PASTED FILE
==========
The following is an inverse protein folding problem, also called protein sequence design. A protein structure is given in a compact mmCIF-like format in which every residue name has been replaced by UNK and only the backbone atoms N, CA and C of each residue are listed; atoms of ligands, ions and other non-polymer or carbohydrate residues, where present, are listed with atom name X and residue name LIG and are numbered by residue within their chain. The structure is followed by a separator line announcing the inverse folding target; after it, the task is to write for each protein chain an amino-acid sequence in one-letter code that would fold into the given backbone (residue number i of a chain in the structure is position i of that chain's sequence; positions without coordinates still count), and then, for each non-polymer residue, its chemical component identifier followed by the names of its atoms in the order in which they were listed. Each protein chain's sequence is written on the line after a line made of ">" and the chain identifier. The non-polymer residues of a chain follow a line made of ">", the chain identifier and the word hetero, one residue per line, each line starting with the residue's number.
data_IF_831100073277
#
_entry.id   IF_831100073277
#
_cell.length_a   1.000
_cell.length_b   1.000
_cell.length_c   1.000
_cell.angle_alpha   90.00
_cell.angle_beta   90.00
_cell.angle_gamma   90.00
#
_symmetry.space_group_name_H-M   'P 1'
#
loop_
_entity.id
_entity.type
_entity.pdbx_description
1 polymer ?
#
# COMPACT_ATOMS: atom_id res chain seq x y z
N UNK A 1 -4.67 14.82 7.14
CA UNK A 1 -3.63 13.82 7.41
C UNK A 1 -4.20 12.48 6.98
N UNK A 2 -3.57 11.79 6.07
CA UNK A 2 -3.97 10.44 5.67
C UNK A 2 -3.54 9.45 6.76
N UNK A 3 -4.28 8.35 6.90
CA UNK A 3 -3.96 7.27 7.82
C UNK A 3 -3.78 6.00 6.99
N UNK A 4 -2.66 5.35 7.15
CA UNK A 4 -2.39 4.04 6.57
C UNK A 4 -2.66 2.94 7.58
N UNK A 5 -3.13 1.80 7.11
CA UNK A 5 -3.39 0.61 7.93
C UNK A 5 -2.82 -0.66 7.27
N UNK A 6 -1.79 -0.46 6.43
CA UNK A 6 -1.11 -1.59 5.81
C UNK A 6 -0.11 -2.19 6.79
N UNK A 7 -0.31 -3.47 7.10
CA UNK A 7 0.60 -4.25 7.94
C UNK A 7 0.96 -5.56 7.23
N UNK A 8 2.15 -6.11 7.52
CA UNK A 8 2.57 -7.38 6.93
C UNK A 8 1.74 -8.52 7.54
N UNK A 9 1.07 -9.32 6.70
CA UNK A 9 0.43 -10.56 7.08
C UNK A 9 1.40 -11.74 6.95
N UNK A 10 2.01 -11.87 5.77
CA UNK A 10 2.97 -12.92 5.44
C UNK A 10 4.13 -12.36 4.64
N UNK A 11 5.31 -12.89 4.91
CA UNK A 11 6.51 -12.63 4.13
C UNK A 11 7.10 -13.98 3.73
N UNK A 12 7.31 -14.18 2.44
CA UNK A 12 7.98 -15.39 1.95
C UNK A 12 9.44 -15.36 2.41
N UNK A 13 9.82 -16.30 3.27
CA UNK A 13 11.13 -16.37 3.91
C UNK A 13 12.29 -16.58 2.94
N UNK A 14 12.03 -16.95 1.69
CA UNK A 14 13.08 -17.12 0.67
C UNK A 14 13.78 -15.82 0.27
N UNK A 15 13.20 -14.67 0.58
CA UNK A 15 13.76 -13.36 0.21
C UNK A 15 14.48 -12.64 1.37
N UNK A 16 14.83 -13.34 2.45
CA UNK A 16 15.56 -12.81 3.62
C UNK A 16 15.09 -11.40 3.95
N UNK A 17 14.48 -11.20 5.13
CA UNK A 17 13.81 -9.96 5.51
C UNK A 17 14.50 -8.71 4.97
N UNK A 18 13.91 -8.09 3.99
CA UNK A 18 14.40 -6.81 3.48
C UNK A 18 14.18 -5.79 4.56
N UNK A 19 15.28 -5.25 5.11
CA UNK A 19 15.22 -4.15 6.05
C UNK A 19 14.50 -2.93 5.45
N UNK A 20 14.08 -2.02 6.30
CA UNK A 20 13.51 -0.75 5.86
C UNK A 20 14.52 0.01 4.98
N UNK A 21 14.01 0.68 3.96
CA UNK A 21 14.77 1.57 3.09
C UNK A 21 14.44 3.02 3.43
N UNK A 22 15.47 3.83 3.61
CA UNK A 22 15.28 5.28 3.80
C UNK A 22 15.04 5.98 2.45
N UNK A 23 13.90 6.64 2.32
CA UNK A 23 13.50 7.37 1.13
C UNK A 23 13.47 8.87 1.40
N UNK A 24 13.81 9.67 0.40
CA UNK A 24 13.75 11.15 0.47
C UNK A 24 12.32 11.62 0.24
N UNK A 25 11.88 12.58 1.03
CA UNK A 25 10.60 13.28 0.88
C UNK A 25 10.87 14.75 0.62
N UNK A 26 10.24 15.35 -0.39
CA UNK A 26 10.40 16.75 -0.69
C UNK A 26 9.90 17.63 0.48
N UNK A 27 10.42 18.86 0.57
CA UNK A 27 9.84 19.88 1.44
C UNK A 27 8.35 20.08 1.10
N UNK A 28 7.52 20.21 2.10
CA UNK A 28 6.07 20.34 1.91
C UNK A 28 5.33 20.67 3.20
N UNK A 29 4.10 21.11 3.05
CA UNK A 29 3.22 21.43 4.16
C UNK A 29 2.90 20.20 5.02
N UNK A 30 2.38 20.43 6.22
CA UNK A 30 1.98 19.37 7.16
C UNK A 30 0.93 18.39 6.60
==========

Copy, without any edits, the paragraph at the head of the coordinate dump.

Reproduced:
The following is an inverse protein folding problem, also called protein sequence design. A protein structure is given in a compact mmCIF-like format in which every residue name has been replaced by UNK and only the backbone atoms N, CA and C of each residue are listed; atoms of ligands, ions and other non-polymer or carbohydrate residues, where present, are listed with atom name X and residue name LIG and are numbered by residue within their chain. The structure is followed by a separator line announcing the inverse folding target; after it, the task is to write for each protein chain an amino-acid sequence in one-letter code that would fold into the given backbone (residue number i of a chain in the structure is position i of that chain's sequence; positions without coordinates still count), and then, for each non-polymer residue, its chemical component identifier followed by the names of its atoms in the order in which they were listed. Each protein chain's sequence is written on the line after a line made of ">" and the chain identifier. The non-polymer residues of a chain follow a line made of ">", the chain identifier and the word hetero, one residue per line, each line starting with the residue's number.